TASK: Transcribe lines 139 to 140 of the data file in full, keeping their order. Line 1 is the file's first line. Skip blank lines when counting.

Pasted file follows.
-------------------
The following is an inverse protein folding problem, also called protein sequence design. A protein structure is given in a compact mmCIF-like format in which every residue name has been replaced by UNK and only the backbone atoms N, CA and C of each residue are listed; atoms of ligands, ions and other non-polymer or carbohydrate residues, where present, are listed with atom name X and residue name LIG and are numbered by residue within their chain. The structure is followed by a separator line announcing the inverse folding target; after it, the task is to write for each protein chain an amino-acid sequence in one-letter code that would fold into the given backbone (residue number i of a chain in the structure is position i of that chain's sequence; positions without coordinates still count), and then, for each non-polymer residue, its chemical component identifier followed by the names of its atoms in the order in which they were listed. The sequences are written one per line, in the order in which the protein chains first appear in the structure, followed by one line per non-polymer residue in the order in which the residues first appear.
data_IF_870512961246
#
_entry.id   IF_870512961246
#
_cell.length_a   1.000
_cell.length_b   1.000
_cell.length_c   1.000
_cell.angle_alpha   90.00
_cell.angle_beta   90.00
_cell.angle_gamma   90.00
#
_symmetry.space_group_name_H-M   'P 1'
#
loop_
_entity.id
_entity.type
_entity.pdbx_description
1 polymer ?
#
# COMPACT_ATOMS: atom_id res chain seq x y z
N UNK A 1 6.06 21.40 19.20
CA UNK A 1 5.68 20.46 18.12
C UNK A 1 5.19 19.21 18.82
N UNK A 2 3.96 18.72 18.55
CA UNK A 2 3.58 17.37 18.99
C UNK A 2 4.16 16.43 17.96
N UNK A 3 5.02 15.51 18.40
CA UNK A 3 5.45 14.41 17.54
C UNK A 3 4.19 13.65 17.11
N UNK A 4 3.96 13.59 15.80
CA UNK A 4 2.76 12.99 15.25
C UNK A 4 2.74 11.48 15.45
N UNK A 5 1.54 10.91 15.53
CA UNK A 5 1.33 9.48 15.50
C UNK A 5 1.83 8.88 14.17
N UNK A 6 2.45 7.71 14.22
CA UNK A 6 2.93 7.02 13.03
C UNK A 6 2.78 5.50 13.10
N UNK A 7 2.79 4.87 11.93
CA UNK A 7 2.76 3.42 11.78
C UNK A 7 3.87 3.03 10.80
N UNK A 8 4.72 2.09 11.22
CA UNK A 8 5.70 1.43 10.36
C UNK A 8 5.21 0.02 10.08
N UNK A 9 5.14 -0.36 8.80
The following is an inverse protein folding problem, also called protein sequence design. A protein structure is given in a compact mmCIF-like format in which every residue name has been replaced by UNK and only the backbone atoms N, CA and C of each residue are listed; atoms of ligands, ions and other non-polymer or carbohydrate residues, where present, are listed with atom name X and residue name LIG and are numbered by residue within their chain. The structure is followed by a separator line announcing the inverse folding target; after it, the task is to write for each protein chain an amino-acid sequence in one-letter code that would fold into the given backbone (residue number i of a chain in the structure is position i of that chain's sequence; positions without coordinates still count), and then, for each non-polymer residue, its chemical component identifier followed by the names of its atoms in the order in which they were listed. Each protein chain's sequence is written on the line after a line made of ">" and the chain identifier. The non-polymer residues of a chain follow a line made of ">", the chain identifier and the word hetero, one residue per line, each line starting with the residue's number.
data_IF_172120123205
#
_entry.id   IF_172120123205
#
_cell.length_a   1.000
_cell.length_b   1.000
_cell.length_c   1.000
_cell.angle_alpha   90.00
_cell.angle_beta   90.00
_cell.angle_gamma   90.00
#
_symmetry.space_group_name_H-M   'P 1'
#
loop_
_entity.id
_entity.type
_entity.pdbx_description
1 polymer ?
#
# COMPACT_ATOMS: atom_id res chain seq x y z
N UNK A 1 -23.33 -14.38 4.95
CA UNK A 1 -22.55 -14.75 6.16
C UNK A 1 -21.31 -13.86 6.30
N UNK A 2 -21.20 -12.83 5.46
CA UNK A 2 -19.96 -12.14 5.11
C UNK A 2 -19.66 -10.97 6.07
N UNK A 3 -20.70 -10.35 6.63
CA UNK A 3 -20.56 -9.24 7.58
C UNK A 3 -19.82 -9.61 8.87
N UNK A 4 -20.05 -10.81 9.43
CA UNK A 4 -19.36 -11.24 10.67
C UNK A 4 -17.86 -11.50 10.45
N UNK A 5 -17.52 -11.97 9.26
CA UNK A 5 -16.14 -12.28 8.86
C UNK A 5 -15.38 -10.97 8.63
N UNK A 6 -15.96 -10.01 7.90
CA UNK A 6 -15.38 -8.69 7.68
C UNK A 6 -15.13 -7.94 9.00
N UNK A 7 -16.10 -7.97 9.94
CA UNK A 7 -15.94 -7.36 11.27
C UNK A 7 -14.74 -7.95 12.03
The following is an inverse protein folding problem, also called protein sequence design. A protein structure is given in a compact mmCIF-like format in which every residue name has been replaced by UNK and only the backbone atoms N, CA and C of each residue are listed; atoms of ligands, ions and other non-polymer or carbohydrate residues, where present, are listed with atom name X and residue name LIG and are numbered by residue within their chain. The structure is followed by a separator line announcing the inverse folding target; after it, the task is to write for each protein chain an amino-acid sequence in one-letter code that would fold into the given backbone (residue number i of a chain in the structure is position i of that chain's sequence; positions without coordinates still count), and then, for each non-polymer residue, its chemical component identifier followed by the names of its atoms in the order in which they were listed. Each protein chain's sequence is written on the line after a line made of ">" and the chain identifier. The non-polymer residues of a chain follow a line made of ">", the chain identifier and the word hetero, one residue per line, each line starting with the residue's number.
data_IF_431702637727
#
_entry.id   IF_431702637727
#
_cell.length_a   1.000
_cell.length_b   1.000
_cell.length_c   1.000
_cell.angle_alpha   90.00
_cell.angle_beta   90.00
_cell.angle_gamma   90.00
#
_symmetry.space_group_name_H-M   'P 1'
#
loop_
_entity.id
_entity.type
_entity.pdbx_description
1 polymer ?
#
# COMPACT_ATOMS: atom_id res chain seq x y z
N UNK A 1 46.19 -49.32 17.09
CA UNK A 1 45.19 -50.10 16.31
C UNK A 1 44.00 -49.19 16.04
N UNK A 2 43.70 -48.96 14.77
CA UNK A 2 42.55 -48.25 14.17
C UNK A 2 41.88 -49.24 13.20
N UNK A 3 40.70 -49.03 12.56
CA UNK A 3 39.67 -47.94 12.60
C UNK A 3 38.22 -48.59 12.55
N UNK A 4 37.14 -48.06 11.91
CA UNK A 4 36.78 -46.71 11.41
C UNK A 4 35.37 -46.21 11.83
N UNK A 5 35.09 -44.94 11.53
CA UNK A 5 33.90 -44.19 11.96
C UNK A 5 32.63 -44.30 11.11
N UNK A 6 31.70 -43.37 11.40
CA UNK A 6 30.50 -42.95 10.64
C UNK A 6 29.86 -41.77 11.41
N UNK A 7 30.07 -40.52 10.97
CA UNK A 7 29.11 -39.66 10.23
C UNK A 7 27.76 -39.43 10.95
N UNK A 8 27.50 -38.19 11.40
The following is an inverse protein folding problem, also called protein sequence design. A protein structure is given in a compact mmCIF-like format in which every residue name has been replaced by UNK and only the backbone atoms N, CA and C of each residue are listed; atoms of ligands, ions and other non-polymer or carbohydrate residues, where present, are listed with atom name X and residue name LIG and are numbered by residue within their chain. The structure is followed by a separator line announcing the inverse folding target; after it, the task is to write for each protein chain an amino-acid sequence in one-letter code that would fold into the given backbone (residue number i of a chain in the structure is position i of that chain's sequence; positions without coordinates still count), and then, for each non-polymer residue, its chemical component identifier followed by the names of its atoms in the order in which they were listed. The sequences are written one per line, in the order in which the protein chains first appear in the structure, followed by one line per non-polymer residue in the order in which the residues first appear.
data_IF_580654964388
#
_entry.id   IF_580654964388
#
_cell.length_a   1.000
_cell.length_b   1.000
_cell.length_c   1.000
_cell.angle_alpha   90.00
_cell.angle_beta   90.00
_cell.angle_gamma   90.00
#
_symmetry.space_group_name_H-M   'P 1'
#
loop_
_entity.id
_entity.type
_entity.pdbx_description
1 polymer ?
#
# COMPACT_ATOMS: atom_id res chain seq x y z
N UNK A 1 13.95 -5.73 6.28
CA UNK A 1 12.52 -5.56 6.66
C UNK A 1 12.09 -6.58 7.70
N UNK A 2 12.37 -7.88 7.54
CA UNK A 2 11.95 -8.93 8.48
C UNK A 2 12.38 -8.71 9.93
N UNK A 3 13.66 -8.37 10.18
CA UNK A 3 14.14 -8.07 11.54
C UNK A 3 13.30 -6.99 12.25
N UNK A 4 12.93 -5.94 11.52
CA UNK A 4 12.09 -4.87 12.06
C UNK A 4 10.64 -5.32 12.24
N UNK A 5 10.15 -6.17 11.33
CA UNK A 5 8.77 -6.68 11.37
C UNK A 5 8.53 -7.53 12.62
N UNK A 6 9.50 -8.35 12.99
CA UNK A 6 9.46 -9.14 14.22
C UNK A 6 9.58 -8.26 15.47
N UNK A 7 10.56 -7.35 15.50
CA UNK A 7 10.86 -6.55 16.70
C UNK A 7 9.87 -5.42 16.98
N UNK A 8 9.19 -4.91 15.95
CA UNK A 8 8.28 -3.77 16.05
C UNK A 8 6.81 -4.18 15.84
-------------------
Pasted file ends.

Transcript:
_cell.length_c   1.000
_cell.angle_alpha   90.00